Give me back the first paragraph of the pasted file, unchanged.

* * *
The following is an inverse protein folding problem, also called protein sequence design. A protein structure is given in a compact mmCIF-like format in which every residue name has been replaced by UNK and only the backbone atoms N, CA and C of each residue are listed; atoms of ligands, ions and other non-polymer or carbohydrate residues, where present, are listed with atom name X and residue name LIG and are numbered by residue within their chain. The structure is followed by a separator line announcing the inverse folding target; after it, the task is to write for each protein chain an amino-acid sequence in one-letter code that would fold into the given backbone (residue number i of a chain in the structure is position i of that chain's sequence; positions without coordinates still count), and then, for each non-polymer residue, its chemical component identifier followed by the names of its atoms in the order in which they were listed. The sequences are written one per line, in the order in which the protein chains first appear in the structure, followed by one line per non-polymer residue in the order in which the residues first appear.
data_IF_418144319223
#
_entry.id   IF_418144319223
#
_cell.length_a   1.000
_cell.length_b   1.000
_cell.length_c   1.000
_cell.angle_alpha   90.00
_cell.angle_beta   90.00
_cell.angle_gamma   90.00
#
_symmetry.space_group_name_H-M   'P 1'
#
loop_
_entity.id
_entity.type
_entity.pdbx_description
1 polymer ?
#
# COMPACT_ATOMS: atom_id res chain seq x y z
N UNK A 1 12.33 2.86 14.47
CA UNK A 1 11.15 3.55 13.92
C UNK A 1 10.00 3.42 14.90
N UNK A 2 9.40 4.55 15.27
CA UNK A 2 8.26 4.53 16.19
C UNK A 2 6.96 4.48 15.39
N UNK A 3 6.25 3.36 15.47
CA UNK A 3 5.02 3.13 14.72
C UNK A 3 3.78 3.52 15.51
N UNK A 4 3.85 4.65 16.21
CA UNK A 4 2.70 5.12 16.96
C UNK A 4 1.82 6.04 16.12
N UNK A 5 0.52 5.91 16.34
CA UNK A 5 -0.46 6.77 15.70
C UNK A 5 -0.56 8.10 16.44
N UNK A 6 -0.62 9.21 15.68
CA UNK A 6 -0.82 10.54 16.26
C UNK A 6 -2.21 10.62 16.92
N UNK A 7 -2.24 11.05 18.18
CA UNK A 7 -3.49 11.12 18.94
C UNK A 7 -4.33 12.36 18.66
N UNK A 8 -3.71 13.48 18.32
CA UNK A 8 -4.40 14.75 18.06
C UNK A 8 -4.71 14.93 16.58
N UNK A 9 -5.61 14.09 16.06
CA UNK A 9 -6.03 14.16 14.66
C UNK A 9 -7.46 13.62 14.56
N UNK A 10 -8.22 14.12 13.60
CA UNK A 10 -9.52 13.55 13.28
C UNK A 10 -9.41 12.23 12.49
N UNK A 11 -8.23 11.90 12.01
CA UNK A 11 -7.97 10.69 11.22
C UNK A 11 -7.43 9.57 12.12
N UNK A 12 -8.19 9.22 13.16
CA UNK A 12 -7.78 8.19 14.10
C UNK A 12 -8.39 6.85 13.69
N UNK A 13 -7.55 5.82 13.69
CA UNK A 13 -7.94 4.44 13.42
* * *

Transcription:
The following is an inverse protein folding problem, also called protein sequence design. A protein structure is given in a compact mmCIF-like format in which every residue name has been replaced by UNK and only the backbone atoms N, CA and C of each residue are listed; atoms of ligands, ions and other non-polymer or carbohydrate residues, where present, are listed with atom name X and residue name LIG and are numbered by residue within their chain. The structure is followed by a separator line announcing the inverse folding target; after it, the task is to write for each protein chain an amino-acid sequence in one-letter code that would fold into the given backbone (residue number i of a chain in the structure is position i of that chain's sequence; positions without coordinates still count), and then, for each non-polymer residue, its chemical component identifier followed by the names of its atoms in the order in which they were listed. The sequences are written one per line, in the order in which the protein chains first appear in the structure, followed by one line per non-polymer residue in the order in which the residues first appear.